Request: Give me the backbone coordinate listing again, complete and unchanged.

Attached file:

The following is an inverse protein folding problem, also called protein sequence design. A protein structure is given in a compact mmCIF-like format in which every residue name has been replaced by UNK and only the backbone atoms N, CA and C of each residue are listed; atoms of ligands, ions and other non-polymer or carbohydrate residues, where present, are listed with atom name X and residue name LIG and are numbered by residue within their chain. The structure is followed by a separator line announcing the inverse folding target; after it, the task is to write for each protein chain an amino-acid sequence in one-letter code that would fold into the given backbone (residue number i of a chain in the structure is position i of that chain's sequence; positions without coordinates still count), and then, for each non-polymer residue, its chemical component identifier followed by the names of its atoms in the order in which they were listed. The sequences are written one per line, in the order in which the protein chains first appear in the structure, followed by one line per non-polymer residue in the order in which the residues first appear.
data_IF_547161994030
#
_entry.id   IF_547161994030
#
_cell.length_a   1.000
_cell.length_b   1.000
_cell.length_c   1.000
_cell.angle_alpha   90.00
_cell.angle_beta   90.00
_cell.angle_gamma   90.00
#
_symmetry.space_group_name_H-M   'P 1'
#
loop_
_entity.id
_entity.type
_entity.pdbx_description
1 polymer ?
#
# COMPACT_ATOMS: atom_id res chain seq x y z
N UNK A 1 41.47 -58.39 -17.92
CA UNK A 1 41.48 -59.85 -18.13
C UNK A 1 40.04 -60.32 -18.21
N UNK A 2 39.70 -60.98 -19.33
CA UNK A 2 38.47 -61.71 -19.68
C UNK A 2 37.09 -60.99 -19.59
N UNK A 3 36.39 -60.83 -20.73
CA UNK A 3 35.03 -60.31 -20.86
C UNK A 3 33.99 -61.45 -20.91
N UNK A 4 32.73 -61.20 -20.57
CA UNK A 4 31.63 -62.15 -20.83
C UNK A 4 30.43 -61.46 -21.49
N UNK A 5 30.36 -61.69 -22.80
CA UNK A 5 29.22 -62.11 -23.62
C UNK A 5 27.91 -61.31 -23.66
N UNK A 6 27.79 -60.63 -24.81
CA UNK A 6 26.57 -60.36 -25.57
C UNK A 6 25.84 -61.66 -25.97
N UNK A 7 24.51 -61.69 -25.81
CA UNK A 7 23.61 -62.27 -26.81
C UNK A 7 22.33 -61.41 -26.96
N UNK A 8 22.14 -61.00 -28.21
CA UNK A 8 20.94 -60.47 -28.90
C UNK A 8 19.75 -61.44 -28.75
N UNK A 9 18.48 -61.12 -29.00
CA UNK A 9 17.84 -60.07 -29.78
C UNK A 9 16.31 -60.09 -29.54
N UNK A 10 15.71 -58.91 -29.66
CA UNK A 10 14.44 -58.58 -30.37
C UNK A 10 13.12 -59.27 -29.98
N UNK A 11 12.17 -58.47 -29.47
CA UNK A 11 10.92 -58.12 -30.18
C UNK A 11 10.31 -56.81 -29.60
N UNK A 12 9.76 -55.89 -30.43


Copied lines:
The following is an inverse protein folding problem, also called protein sequence design. A protein structure is given in a compact mmCIF-like format in which every residue name has been replaced by UNK and only the backbone atoms N, CA and C of each residue are listed; atoms of ligands, ions and other non-polymer or carbohydrate residues, where present, are listed with atom name X and residue name LIG and are numbered by residue within their chain. The structure is followed by a separator line announcing the inverse folding target; after it, the task is to write for each protein chain an amino-acid sequence in one-letter code that would fold into the given backbone (residue number i of a chain in the structure is position i of that chain's sequence; positions without coordinates still count), and then, for each non-polymer residue, its chemical component identifier followed by the names of its atoms in the order in which they were listed. The sequences are written one per line, in the order in which the protein chains first appear in the structure, followed by one line per non-polymer residue in the order in which the residues first appear.
data_IF_547161994030
#
_entry.id   IF_547161994030
#
_cell.length_a   1.000
_cell.length_b   1.000
_cell.length_c   1.000
_cell.angle_alpha   90.00
_cell.angle_beta   90.00
_cell.angle_gamma   90.00
#
_symmetry.space_group_name_H-M   'P 1'
#
loop_
_entity.id
_entity.type
_entity.pdbx_description
1 polymer ?
#
# COMPACT_ATOMS: atom_id res chain seq x y z
N UNK A 1 41.47 -58.39 -17.92
CA UNK A 1 41.48 -59.85 -18.13
C UNK A 1 40.04 -60.32 -18.21
N UNK A 2 39.70 -60.98 -19.33
CA UNK A 2 38.47 -61.71 -19.68
C UNK A 2 37.09 -60.99 -19.59
N UNK A 3 36.39 -60.83 -20.73
CA UNK A 3 35.03 -60.31 -20.86
C UNK A 3 33.99 -61.45 -20.91
N UNK A 4 32.73 -61.20 -20.57
CA UNK A 4 31.63 -62.15 -20.83
C UNK A 4 30.43 -61.46 -21.49
N UNK A 5 30.36 -61.69 -22.80
CA UNK A 5 29.22 -62.11 -23.62
C UNK A 5 27.91 -61.31 -23.66
N UNK A 6 27.79 -60.63 -24.81
CA UNK A 6 26.57 -60.36 -25.57
C UNK A 6 25.84 -61.66 -25.97
N UNK A 7 24.51 -61.69 -25.81
CA UNK A 7 23.61 -62.27 -26.81
C UNK A 7 22.33 -61.41 -26.96
N UNK A 8 22.14 -61.00 -28.21
CA UNK A 8 20.94 -60.47 -28.90
C UNK A 8 19.75 -61.44 -28.75
N UNK A 9 18.48 -61.12 -29.00
CA UNK A 9 17.84 -60.07 -29.78
C UNK A 9 16.31 -60.09 -29.54
N UNK A 10 15.71 -58.91 -29.66
CA UNK A 10 14.44 -58.58 -30.37
C UNK A 10 13.12 -59.27 -29.98
N UNK A 11 12.17 -58.47 -29.47
CA UNK A 11 10.92 -58.12 -30.18
C UNK A 11 10.31 -56.81 -29.60
N UNK A 12 9.76 -55.89 -30.43